This question already has an answer here:It's better to express this behavior in the code:forEach(...) accepts Consumer, but why does the first example compile if List interface has following signature boolean add(E e)? whereas the second yields:
I have a very simple template function to compare the rank field of two structs:This worked fine, until I compiled with -std=c++11. Now, I get the error
I'm currently learning Haskell, and working with List.According to the HaskellWiki, if I wanted to merge two lists together, I would write:
After trying to delve a bit into the mechanics behind cases such as this question brings into light, I still don't understand why the third line in the code below generates only a warning while the second line is an error.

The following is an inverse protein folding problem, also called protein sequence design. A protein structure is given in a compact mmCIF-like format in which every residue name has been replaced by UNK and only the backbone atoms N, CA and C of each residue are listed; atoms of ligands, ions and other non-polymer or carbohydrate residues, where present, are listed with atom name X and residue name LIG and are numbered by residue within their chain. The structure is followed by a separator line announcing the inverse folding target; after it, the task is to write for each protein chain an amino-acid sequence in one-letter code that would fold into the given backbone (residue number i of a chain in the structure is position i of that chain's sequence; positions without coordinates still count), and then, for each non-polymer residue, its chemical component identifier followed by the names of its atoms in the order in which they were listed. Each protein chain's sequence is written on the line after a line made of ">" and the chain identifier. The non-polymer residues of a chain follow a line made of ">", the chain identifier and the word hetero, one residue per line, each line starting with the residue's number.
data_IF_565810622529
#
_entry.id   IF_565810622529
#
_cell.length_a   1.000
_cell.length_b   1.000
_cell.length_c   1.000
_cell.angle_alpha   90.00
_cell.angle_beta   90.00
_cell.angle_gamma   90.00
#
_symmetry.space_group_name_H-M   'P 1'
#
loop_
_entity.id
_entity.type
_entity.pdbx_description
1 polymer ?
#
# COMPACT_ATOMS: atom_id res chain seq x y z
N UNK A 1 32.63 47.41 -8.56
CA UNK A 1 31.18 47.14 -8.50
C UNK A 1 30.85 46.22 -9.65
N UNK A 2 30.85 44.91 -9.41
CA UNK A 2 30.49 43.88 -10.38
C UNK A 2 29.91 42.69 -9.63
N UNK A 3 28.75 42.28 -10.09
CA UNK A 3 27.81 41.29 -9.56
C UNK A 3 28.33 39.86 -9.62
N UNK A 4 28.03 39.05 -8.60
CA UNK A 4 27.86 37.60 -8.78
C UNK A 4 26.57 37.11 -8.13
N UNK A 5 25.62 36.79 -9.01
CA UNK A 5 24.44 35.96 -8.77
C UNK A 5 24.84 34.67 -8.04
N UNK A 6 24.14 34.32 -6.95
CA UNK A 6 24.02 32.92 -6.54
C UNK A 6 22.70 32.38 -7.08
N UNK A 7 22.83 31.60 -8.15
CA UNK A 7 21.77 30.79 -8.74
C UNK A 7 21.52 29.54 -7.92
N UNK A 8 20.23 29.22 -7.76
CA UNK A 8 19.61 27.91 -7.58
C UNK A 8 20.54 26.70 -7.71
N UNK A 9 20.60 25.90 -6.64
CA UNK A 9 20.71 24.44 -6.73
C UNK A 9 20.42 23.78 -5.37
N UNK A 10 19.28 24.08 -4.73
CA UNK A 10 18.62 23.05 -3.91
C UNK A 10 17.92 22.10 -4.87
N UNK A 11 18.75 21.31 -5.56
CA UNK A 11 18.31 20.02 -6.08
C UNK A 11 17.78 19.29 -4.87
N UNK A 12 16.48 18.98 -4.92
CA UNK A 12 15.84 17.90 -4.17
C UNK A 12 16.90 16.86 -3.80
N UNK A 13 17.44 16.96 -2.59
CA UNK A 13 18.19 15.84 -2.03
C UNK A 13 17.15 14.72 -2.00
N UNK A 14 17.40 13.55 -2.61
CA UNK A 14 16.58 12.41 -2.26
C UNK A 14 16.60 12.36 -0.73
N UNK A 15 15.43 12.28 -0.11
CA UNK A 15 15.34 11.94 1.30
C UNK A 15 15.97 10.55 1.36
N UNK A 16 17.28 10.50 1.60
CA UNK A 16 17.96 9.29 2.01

This question already has an answer here:Certain common programming languages, most notably C and C++, have the strong notion of undefined behaviour: When you attempt to perform certain operations outside of the way they are intended to be used, this causes undefined behaviour.
I recently installed jdk10. I was doing normal code and it is not working.Am I doing something wrong here? Please see the code and Exception stacktrace. As far as I understand there should be no reason for such behaviour.